My Mushroom Garden in rain country!

My wife and I recently got married June21st. 2015, and bought a house on an open gravel pad in Ketchikan, Alaska. It’s a 3 bedroom 1.5 bath fixer upper but has great potential–something my wife (Amanda) saw when we first took a look at the place. I saw a lot of work! Replacement of windows, siding and remodeling the kitchen was just a start. We took on the challenge and we are loving the place as we see it change from day to day.

The garden or lack thereof was a small raised bed full of weeds, but it was the only real soil on the whole property and I wanted a fruit forest! There was a rhubarb, a cherry tree, and some Weigela and that was it!  So I basically had a blank slate. Very exciting but gardening in Ketchikan  is like nothing I have ever encountered in all my gardening years (grew up in Portland, OR). Wet, soggy, peaty soil when you could find an actual soil profile. The relatively recent glacial period scoured the land. Since we are on an island, finding sand and topsoil is a hard thing to do unless you want to pay a lot of money. I prefer to grab what I can from the local beaches i.e. sand, mud, seaweed, and shells. Composting is another way I can bring a suitable planting medium into my garden. First, I wanted to make some fungally  dominated compost for my trees, and other plants I plan to grow in the future. I call it poor man’s mycorrhizae as opposed to store bought mycorrhizae which is expensive and I would not know if the fungi would actually take to my rainy environment. What is mycorrhizae? It is basically a mushroom or more technically the relationship between the roots of plants and the fungi living in the ground. The fungi tap into the roots of the plants and it basically increasing the root area for which plants can take up more nutrients and water.

I chipped small alder branches and chicken manure for a good carbon to nitrogen ratio and after it heated up for a couple of weeks or so I then inoculated the compost with hyphenated mushroom spore’s  I found in the forest floor, mostly under old growth trees. I let it sit until fall about 6 months and when it was done the whole pile was filled with white fungi! It was beautiful looking. Mushroom hyphae look like white roots from a tree spreading like a spider’s web in the soil. I mulched my cherry tree with it, and planted a Stanley Plum tree that I have been dragging around for several years in a pot. This year I have twice as many cherries on the tree and my first crop of plums getting bigger by the day. I was astonished and thrilled that the results were so good! I highly recommend a poor man’s  mycorrhizae. The coolest part of this process is that now I have Shaggy Mane mushrooms all around my trees!! This spring my second garden season here at our property started with bare root planting. Six different varieties  of raspberry, 15 dwarf fruit trees, 5 types of gooseberries and 100 strawberries. All were planted in containers and mulched with the same mulch dominated with fungal spores. They are all doing very well, and the strawberries are the best crop I have ever seen in Ketchikan. I am amazed at the strawberry crop especially because they are in square, one gallon pots and all I feed them is compost tea and comfrey  tea.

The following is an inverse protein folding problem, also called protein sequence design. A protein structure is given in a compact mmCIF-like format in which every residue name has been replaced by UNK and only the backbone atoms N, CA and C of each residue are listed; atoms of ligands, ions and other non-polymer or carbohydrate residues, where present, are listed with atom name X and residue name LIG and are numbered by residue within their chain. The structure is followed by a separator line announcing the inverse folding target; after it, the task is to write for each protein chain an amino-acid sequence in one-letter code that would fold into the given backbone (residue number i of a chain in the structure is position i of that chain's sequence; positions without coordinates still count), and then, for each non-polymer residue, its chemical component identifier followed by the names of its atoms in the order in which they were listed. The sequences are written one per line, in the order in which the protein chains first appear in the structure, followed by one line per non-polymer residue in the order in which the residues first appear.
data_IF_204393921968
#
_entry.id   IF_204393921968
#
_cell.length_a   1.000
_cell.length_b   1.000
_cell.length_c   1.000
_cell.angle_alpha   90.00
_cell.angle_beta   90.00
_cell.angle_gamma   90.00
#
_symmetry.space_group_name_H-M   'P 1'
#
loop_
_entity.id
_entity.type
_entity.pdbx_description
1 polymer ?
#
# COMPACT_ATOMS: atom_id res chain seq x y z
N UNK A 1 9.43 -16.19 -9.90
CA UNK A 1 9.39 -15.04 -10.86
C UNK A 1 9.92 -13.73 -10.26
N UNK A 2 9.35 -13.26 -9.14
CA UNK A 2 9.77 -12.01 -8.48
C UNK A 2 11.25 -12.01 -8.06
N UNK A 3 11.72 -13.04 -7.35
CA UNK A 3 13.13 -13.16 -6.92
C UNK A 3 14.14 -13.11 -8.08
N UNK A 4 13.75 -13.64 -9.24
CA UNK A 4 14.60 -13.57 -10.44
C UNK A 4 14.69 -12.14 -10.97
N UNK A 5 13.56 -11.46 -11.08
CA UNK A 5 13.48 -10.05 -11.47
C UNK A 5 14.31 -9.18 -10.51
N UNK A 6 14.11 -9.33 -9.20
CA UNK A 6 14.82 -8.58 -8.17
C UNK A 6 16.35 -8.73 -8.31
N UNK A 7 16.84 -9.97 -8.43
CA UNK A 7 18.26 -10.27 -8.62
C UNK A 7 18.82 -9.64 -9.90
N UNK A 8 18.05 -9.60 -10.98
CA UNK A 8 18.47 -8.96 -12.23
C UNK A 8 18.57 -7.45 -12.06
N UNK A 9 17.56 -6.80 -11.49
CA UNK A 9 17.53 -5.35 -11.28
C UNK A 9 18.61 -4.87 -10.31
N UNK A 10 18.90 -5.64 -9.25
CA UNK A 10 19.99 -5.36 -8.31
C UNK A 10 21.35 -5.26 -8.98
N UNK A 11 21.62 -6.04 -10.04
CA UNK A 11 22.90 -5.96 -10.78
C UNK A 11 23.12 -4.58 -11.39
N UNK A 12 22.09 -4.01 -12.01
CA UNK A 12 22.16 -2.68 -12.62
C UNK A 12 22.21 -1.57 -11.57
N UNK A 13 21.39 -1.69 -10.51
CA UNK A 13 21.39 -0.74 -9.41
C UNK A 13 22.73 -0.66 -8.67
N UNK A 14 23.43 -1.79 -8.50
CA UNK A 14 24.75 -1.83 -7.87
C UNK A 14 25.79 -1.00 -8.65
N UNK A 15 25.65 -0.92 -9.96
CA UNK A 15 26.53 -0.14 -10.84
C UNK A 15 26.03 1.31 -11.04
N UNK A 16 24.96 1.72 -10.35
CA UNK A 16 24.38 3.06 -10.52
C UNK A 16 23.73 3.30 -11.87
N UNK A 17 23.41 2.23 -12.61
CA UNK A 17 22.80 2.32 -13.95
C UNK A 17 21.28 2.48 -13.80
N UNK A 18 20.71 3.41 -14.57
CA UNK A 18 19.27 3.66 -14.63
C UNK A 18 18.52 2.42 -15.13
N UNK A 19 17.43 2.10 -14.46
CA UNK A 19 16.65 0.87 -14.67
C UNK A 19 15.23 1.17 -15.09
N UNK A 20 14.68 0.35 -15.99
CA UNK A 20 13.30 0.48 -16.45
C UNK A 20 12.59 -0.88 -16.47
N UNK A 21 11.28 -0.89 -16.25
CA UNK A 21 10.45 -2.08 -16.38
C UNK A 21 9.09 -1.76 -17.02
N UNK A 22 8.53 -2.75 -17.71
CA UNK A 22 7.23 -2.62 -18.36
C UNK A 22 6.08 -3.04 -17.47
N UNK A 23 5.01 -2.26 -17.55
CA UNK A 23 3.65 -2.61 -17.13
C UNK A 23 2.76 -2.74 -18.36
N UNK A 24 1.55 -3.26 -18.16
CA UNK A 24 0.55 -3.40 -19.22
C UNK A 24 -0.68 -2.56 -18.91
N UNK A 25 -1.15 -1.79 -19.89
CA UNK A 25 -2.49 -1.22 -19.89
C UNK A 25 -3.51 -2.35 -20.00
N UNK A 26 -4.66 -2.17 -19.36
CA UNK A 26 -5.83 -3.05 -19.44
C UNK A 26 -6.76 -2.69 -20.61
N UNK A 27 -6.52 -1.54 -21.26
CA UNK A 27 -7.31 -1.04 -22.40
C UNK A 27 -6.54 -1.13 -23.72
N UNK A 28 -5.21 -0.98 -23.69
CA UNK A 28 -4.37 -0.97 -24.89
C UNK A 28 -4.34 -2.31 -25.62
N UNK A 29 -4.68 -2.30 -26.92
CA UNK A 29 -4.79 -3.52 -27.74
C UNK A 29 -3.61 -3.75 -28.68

I find that as my garden gets bigger i.e. 9 4’x12’ raised beds, 50’ row of raspberries, 8 different types of currants and gooseberries, that it gets increasingly harder and harder to find time to weed. So I tried just mulching again but with no digging into the soil. I just placed about 3 inches of compost over each bed and planted directly into the bed, no digging. Since most of my weed problem is annual seeds i.e. chickweed. Chickweed seeds wont germinate unless the sunlight gets to them, so in effect it’s like putting down a weed fabric but it also feeds the soil. All my raspberries are mulched as well with the compost and they are loving it.

I have found out the power of mulching and the power of Fungi! You should be careful about inoculating poisonous fungi spores into a garden! Please research the subject and make educated decisions, or ask a mushroom hunter.

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Gardening on your own piece of land is something that I have longed for some time, and now that I have a chance to make my fruit forest I realize that gardening is one of the most dynamic things one can do! You can never get bored, there is always something to do, and there is always a better or easier way to do things. There is always a problem, but luckily there is usually a solution. I learn something new every day with gardening, something that keeps you thrilled and thinking will never be dull.

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One Thought to “Mushroom Gardening in Ketchikan”

  1. Stephen

    Hi, I live in Ketchikan and I was wondering if I could see your set up?

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